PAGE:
Newfoundland and Labrador is an innovation hub. We are at the cutting edge of any number of scientific and social advances: hydroponics. Crab-dismembering robots. Illegal dick surgery. Pizza crime. Press freedom. And now, following the banishing of Newfoundlander Gordie Bishop from his home island, we're even revolutionizing criminal sentencing.
Hard times mean hard crimes and hard crimes mean hard time. Bishop was found guilty of aggravated assault of a police officer, assaulting a police officer with a weapon, break and enter, dangerous driving, and other offences stemming from an arrest in January 2015. The police were called to the Peter Easton Pub in St. John's on the early morning of January 2 where they found Bishop inside the building. When the cops showed up he bailed and jumped in his car to drive off, but not before Constable Cathy Snelgrove tried to reach in through the driver's side window and grab Bishop's keys. She didn't get them and Bishop panicked and drove away, dragging Snelgrove down the road until she fell out and hit her head.
This wasn't Bishop's first courtroom rodeo, either: he has a 27-page criminal record of break-ins, assaults, and more.
Given all this, Justice Alphonsus Faour [sidebar: this is the most Newfoundland name of all time] had to carefully weigh his options in dealing with the crime. His solution is, frankly, genius. Rather than condemning the man to the province's archaic prison system—certainly one of the worst in Canada, if not the absolute pits—he instead broke out a gem from the archives: exile. He credited Bishop for the two years and three months he spent in custody since his arrest, and put him on probation for a year with the additional condition that he is to be banished from Newfoundland and Labrador for the duration. (He's also banned for driving for three years).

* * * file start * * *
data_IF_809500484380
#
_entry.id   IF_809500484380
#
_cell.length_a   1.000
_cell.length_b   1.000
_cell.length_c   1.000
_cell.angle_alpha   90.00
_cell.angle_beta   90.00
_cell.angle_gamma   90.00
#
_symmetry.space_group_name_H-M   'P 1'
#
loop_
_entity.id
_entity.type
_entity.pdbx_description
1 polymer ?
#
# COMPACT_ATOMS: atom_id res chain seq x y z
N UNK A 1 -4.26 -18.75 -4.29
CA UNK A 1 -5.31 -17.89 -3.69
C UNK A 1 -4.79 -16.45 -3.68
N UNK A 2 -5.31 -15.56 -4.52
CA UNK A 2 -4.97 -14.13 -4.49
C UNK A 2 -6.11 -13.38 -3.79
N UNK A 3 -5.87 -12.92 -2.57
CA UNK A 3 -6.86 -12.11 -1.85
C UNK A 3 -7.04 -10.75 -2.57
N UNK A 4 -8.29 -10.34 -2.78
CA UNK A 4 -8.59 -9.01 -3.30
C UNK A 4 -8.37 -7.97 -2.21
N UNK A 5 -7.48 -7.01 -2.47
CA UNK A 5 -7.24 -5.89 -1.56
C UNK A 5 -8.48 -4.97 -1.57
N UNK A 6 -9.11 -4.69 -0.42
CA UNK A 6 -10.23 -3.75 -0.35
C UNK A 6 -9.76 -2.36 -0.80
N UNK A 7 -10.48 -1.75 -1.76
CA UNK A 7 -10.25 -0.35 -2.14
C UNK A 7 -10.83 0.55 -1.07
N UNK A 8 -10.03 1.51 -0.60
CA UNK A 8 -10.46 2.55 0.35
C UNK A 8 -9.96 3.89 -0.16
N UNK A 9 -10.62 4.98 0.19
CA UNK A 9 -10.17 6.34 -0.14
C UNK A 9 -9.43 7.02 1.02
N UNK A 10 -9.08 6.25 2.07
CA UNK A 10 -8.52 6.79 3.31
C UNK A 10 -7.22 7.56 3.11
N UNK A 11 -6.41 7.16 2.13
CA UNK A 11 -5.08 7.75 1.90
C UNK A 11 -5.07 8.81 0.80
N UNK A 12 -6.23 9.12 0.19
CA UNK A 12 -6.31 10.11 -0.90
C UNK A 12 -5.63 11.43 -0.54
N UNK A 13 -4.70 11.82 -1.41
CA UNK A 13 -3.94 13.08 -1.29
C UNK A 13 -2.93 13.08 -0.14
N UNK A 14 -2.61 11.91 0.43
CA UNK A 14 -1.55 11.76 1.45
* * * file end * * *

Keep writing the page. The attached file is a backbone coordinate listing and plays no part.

Obviously, literally exiling someone from their homeland is a pretty unorthodox punishment in the 21st century. It's an open question whether the banishment order would survive an appeal; exiling Bishop—who has never left Newfoundland—from the entire province is arguably a violation of his Charter rights to freedom of movement and association.
That's only if the sentence is appealed, though. Bishop wrote in a pre-sentencing report that he was willing to make a major break from his old life, and the hope is that leaving the Rock will help him separate from the associates, environments, and lifestyle that has put him in front of a judge so many times before.
Bishop isn't being totally left out in the cold, either: according to his father, he will likely head to Fort McMurray, Alberta, where his mother, sister, and young son live.
Aye—nothing like a stint up in Fort Mac to help a wayward Newf get his life back together. Why haven't we tried using the work camps as a penal colony before? Justice Alphonsus Faour just might be on to something here.
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